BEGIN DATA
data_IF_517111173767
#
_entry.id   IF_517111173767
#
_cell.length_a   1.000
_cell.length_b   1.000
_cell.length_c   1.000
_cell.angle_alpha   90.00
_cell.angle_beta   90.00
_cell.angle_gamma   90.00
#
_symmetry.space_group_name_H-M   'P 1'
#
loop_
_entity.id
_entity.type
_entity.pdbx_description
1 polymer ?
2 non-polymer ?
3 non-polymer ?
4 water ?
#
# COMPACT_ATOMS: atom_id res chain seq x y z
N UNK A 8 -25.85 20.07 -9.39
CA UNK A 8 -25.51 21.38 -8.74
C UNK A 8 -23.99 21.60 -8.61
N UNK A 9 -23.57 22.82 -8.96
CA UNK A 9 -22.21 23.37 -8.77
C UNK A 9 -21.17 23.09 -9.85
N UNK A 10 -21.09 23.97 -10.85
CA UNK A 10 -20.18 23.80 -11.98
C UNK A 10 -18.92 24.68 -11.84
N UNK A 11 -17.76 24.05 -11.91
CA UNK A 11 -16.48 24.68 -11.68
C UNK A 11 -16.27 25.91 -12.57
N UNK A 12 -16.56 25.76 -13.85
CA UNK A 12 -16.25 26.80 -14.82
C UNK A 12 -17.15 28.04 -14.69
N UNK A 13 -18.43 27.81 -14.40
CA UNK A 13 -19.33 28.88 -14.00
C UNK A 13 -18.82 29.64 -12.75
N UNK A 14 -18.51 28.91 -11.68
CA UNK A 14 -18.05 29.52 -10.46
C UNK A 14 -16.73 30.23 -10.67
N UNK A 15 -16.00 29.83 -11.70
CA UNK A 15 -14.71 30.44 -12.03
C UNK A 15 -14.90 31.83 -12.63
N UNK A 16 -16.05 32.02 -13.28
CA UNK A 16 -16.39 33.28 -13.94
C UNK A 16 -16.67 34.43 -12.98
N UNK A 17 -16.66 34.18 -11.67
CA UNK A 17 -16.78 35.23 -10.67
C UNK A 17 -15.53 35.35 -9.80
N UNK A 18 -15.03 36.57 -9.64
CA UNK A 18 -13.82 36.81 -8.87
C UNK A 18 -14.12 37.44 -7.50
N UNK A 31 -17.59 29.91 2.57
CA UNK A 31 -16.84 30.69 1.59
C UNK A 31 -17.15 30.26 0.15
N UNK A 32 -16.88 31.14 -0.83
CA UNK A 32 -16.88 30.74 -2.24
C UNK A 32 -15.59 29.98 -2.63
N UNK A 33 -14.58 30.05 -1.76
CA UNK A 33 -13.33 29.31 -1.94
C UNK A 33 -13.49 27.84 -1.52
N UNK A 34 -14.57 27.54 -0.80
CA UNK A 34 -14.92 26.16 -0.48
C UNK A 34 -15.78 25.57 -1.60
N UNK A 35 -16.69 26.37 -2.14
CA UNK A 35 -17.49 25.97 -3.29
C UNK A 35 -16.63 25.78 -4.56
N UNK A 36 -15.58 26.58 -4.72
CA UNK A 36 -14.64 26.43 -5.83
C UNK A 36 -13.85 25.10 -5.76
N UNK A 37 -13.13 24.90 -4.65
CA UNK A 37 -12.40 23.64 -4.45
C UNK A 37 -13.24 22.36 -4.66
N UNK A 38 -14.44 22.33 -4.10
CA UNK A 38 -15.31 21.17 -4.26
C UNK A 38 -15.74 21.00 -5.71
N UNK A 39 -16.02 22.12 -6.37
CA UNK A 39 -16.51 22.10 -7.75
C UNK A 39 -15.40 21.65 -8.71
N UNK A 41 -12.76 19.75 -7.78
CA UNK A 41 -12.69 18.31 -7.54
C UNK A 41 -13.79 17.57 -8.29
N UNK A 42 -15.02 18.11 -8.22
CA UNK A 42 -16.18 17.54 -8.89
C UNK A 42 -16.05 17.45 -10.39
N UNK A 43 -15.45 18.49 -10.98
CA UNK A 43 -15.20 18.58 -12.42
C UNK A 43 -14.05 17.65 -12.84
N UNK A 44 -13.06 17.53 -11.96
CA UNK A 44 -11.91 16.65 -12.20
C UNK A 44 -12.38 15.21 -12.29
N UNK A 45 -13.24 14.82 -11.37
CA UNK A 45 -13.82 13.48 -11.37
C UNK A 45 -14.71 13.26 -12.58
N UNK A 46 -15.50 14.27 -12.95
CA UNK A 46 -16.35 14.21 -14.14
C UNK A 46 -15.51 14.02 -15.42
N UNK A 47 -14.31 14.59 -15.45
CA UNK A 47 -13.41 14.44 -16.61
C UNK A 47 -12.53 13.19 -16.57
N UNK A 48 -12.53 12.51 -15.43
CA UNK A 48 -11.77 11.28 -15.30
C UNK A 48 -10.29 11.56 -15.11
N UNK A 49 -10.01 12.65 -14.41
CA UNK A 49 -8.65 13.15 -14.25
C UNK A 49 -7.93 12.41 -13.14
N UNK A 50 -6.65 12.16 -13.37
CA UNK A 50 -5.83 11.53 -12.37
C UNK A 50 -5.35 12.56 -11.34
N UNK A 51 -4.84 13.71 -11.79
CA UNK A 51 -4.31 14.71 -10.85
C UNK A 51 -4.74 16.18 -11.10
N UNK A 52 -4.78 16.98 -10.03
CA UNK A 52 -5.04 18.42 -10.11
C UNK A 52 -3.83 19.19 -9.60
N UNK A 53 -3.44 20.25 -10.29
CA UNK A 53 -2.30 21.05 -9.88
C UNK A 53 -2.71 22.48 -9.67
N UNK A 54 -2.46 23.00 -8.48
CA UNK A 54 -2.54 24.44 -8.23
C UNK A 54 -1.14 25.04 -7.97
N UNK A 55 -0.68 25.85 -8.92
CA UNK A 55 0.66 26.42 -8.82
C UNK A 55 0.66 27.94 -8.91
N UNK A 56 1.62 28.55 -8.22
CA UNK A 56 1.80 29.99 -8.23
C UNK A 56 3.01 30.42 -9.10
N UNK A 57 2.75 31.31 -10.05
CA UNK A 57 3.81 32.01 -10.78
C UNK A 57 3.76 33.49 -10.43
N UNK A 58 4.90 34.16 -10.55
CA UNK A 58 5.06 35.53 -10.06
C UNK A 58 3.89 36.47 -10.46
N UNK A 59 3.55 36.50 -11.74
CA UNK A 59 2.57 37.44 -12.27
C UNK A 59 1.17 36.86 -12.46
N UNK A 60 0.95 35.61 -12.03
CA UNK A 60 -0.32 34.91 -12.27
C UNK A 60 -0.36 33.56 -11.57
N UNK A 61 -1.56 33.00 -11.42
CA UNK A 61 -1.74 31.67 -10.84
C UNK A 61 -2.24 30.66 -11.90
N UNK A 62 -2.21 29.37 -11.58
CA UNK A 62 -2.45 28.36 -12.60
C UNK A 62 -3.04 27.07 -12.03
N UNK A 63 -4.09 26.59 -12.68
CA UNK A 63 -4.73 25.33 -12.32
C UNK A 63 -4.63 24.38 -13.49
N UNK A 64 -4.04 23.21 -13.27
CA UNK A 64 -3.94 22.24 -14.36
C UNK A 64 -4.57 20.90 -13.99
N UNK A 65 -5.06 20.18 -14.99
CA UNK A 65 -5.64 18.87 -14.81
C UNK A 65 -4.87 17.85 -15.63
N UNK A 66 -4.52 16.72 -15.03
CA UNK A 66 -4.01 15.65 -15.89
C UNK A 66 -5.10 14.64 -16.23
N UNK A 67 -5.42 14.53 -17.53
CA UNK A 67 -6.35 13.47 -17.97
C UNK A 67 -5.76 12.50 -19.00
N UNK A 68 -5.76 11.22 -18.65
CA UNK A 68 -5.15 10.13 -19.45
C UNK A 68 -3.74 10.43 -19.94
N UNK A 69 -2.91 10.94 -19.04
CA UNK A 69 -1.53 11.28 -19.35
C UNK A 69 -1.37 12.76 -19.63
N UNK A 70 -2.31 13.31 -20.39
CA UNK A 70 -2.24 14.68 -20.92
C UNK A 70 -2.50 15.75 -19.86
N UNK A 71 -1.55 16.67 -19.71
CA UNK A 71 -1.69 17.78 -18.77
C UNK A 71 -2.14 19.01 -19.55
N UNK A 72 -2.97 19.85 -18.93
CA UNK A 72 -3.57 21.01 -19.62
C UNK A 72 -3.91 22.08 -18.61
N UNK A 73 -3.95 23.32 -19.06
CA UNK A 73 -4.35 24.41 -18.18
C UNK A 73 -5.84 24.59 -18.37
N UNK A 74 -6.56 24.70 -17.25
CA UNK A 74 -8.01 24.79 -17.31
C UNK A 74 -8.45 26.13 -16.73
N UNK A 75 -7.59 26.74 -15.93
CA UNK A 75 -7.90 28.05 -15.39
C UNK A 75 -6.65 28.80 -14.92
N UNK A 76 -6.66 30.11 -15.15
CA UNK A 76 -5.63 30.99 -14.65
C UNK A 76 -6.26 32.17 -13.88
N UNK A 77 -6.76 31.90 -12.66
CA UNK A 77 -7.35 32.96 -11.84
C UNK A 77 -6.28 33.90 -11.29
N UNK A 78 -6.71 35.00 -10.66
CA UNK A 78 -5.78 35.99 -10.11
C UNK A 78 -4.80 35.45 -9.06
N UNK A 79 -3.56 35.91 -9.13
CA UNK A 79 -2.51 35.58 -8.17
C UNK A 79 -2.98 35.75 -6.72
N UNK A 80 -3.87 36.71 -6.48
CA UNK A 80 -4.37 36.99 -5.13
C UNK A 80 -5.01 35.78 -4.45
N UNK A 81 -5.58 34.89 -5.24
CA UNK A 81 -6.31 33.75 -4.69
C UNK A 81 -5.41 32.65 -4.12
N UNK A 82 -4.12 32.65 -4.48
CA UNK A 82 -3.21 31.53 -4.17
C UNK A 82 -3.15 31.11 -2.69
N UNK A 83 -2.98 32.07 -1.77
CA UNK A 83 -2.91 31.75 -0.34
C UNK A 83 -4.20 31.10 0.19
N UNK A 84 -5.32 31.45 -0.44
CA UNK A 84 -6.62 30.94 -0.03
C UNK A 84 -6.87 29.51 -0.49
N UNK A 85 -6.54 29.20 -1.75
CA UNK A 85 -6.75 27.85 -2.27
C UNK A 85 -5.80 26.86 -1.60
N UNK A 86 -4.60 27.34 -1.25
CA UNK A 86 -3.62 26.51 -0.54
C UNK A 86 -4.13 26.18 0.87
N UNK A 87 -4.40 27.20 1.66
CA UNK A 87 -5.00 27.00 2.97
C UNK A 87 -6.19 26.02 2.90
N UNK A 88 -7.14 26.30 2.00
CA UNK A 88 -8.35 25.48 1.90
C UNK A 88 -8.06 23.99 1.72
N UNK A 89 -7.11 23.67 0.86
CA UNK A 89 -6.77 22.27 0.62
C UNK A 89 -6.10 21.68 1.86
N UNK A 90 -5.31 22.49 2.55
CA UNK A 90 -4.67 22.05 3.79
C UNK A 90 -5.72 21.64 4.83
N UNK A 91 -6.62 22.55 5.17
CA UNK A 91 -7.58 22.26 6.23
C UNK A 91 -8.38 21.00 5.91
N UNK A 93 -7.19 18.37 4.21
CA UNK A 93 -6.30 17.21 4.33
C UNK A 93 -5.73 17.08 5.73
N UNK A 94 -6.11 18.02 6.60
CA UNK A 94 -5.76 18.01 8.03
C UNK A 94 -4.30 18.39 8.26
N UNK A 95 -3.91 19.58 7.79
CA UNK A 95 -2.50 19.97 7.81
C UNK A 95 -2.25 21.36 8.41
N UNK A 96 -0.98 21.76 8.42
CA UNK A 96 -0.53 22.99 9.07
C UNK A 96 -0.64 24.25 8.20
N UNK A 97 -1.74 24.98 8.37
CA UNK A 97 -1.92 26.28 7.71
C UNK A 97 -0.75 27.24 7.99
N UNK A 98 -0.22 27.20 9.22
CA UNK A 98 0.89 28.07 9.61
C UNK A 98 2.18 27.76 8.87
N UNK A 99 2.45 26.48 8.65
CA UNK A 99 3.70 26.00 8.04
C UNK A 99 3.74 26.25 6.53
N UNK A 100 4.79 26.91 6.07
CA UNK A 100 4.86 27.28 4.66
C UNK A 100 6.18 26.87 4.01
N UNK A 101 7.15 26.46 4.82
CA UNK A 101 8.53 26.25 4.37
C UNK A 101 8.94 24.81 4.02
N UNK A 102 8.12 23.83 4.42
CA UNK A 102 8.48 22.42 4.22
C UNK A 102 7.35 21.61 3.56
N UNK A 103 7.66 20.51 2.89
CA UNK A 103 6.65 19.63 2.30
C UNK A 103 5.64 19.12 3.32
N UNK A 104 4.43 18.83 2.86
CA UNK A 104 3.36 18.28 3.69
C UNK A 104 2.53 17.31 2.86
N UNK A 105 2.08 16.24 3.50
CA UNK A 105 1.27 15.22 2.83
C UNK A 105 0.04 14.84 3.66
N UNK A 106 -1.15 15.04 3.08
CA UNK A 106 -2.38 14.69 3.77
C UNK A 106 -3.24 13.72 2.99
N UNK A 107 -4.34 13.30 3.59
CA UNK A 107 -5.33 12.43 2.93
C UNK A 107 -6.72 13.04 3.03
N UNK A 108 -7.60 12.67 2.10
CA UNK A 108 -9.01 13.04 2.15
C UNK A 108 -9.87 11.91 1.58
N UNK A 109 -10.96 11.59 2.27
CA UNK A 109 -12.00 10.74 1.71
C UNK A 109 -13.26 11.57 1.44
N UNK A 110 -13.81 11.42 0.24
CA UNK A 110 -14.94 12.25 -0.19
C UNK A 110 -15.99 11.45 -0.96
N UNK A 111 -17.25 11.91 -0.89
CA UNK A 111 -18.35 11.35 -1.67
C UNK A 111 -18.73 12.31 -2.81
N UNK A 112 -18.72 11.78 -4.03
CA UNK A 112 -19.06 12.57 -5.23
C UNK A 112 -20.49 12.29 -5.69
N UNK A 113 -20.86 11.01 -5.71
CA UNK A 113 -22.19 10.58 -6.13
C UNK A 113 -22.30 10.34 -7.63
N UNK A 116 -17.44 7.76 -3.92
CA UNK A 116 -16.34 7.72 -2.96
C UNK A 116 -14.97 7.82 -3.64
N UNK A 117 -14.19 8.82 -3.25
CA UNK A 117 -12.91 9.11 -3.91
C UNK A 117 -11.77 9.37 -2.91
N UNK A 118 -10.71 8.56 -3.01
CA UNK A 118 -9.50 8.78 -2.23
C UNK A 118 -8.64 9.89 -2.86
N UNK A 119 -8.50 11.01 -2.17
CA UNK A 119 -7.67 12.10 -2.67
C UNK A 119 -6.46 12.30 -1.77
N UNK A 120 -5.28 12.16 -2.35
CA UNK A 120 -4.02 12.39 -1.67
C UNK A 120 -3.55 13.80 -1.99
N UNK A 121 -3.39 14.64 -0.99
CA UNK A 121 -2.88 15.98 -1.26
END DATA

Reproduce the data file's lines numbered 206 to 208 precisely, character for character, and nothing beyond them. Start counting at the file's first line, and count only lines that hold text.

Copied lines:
C UNK A 81 -5.41 32.65 -4.12
N UNK A 82 -4.12 32.65 -4.48
CA UNK A 82 -3.21 31.53 -4.17